The Services of the Church

The Services of the Church September 14, 2022
Photo by cottonbro: https://www.pexels.com/photo/a-couple-going-into-the-church-6284607/

(excerpt from our book, Out into the Desert

Imagine you are in the 1930’s, or maybe even the 1950’s. During those decades there were a lot of smaller towns and more small-town churches where people came together as a community. There was usually a guy that had some religious training who came and addressed the congregation. At that time, it was probably much needed instruction and encouragement.

As they say, “things change.” Jesus told us as much when he told the woman that people would eventually worship in “spirit and truth.”[1]  We know the temple building was not what God had in mind. His idea was that His temple was to be inside of us. I’m not questioning the presence of the church in this age; I’m just questioning the location and method. How much money could we put to better use?

I resist the urge to go back to the first century model. I assume there are lessons to learn in examining how they did it. There are often great lessons to learn in orthodoxy and orthopraxy, but we shouldn’t get too tangled up in either one. God is still the same, but the times we live in are extremely different. For one thing, I can access a vast majority of the information on the planet without leaving my easy chair. We must start by admitting that this changes a lot of how we do things just like the printing press changed a lot of things five hundred years ago. I can drive the distance that Mary and Joseph walked to Bethlehem in just over an hour simply to have a meal or pick up something at our favorite grocery store.

I remember watching Star Trek and marveling at the communicators that didn’t have a cord and thinking that would be so cool, but it will never happen. That “flip phone” type of communicator is what I make fun of the guy at work for carrying because it’s “ancient” now. Phasers were considered other-worldly, but we now just call them lasers—pretty basic and about as common as a medical scanner, which they also had on Star Trek. There is often some value to “going back” and rediscovering the past, but often we get stuck there and don’t embrace the possibilities for the future.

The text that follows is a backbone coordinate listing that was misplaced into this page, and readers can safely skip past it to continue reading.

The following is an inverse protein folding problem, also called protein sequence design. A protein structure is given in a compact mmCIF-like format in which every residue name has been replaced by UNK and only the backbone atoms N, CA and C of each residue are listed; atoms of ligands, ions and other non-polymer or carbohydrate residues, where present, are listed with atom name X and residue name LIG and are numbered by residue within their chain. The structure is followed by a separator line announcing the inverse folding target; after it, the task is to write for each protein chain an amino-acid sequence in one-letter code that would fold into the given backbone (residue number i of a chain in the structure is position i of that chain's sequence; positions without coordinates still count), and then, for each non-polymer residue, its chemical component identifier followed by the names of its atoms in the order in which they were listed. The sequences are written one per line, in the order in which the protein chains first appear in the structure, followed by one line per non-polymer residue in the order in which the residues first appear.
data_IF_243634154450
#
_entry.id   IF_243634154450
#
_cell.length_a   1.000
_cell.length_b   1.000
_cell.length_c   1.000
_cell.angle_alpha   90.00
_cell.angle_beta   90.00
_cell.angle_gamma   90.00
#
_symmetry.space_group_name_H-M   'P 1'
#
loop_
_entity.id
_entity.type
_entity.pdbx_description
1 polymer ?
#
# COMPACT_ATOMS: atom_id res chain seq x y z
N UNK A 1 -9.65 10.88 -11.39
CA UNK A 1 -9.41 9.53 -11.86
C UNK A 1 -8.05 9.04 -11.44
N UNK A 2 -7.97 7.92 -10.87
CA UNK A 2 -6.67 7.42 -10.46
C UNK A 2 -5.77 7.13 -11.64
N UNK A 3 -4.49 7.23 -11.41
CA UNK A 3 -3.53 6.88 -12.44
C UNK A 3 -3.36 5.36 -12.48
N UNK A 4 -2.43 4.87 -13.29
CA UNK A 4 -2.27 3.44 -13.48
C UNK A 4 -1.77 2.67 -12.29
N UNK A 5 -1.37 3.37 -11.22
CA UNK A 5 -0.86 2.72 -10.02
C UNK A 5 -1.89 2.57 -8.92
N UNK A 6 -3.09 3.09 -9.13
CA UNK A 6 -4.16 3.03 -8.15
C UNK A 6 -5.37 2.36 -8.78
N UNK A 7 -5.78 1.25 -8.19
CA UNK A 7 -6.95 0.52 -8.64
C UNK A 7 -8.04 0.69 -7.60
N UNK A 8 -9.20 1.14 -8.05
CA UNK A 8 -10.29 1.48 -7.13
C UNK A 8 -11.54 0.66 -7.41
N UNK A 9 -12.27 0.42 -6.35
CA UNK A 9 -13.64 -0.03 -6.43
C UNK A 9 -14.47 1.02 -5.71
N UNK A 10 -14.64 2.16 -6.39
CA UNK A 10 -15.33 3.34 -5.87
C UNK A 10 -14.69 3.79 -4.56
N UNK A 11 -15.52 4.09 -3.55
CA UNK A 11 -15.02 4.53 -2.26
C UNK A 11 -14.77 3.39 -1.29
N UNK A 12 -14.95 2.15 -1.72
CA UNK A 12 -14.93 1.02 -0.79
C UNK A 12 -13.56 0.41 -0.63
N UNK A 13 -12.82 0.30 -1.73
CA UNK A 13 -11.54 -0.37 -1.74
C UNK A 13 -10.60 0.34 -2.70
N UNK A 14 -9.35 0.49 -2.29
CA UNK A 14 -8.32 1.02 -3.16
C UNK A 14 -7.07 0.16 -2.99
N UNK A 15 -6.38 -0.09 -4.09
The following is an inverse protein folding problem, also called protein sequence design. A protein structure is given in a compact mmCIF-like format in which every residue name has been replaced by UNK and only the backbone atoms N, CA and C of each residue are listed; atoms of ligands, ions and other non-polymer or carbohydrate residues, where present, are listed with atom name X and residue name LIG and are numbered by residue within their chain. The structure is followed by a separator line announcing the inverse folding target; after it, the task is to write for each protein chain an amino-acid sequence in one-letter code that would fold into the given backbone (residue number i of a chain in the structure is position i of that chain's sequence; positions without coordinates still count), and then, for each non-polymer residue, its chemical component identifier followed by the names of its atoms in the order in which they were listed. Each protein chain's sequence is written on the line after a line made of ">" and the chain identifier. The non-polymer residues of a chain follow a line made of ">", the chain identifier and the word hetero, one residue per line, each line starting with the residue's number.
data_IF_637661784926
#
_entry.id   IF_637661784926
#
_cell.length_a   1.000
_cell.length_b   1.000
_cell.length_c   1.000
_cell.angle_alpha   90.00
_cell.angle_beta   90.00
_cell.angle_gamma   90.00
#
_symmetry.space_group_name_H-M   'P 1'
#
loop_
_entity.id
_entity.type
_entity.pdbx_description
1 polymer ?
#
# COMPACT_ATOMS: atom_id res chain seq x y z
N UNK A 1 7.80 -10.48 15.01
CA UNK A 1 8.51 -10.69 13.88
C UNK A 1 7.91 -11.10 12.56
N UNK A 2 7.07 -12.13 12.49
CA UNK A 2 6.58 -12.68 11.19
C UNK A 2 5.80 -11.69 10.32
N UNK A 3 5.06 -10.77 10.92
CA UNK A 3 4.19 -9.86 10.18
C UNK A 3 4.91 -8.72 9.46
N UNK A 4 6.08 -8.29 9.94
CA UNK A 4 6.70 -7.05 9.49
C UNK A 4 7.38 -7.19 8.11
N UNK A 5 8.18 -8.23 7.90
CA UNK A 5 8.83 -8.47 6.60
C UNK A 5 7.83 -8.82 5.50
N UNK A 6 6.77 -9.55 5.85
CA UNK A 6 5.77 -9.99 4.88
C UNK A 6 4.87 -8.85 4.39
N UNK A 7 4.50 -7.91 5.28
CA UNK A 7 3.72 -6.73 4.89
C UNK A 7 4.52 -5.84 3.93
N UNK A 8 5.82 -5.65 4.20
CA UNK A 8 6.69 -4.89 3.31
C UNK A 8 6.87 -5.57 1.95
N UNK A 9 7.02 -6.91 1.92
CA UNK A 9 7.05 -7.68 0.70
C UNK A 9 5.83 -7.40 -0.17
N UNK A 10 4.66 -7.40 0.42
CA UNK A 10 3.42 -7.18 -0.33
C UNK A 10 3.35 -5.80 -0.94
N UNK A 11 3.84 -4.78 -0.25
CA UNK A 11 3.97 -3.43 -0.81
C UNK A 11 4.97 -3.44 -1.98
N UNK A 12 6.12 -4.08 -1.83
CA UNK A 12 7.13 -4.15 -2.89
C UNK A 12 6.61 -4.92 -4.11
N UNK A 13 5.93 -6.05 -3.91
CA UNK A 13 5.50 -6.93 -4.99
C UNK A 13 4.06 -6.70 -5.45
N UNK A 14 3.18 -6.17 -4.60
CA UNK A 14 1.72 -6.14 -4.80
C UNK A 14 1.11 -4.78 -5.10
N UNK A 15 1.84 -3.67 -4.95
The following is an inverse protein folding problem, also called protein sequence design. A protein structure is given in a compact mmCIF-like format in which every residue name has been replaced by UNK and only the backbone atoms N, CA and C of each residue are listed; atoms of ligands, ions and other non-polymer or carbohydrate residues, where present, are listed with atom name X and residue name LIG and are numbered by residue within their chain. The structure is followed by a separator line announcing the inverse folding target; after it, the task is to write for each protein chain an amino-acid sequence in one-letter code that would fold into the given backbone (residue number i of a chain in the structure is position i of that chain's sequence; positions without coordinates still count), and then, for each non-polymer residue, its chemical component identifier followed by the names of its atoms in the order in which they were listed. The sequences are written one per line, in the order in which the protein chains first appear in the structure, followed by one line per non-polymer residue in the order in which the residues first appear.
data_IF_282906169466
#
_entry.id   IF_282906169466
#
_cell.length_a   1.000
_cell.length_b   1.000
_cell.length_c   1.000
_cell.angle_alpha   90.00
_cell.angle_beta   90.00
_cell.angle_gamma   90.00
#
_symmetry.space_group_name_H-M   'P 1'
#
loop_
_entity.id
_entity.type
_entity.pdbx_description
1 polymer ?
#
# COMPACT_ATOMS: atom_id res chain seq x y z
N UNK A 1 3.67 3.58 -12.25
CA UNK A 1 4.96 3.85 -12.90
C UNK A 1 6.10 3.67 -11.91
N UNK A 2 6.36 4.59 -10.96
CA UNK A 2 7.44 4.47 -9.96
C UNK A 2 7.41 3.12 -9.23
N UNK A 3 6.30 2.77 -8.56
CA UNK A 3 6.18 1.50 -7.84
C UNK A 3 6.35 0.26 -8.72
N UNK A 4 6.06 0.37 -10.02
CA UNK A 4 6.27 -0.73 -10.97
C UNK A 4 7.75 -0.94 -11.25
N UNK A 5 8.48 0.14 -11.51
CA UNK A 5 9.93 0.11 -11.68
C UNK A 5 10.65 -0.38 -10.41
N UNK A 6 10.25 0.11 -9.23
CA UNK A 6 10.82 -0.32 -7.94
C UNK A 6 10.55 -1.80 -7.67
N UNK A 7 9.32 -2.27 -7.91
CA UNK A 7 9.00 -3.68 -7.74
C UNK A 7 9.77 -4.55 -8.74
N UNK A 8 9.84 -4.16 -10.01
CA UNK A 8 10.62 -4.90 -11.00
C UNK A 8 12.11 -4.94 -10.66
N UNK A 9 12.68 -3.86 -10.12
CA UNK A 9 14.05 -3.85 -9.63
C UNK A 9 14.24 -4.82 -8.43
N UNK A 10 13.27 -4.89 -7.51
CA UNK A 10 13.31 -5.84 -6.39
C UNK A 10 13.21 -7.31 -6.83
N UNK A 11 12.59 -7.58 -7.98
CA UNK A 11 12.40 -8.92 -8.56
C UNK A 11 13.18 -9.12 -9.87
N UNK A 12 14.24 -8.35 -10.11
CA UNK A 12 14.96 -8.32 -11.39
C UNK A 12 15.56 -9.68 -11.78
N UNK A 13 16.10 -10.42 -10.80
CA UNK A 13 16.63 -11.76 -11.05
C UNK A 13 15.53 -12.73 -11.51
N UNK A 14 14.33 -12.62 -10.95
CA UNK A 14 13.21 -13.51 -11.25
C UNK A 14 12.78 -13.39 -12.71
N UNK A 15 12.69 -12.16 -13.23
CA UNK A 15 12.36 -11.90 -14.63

What if we could do everything the organizational church does for no additional tax (tithe)? What if we could check just as many boxes and even find something a little deeper without professional clergy and an organization looking over our shoulder? What if we could redirect all of those resources into effective ministry instead of spending 70% of all that money on salaries and buildings?

I think we can!

Maybe we couldn’t do that 100 years ago. Maybe we couldn’t even have done it 30 years ago. But I think we can now! The people that have the most to lose (livelihood) are the ones that have to consider this, otherwise we will just start shaming and blaming and talking about things that really aren’t the issue.

When our only option was the horse and buggy, it didn’t make sense to move off the family farm, so very few people did. When air travel and reliable automobiles became an option, it was more realistic to travel all over the world. In a comparable way, when people worked 16 hours a day and had no other options for the things we get from “church,” it made sense to go to a specific place at a specific time to get those things. But now we have better options.

I don’t know if I’ll ever attend a church in a building again. If I do, it will be less centralized and more personal. I really can’t imagine going to a building or paying a person to supervise my spiritual life ever again. I want my practices to be more contemplative and way more practical. I already left traditional ministry because thinking like this makes it hard to fit into a traditional model, even if it is progressive. I pray for my other pastor friends that are making courageous moves to live more authentic lives. I also admire the ones that must stay where they are for now.

I don’t want to go back to the 1950’s or the first century. I want to live in the decade I find myself  with as much wisdom and sensibility as I can muster. Just like Jesus challenged the status quo of his time, I want to speak up against things that aren’t working. Let us at least consider what change could look like even if it means we must change dramatically.

In the book, we examine all the specific services we assume we have to go to church for like: worship, fellowship, discipleship and communion.  See links below to pick up a copy!

Be where you are,

Be who you are,

Karl Forehand

 

[1] John 4:24

Being: A Journey Toward Presence and Authenticity

Karl Forehand is a former pastor, podcaster, and award-winning author. His books include Apparent Faith: What Fatherhood Taught Me About the Father’s Heart and The Tea Shop. He is the creator of The Desert Sanctuary podcast. He is married to his wife Laura of 32 years and has one dog named Winston. His three children are grown and are beginning to multipl

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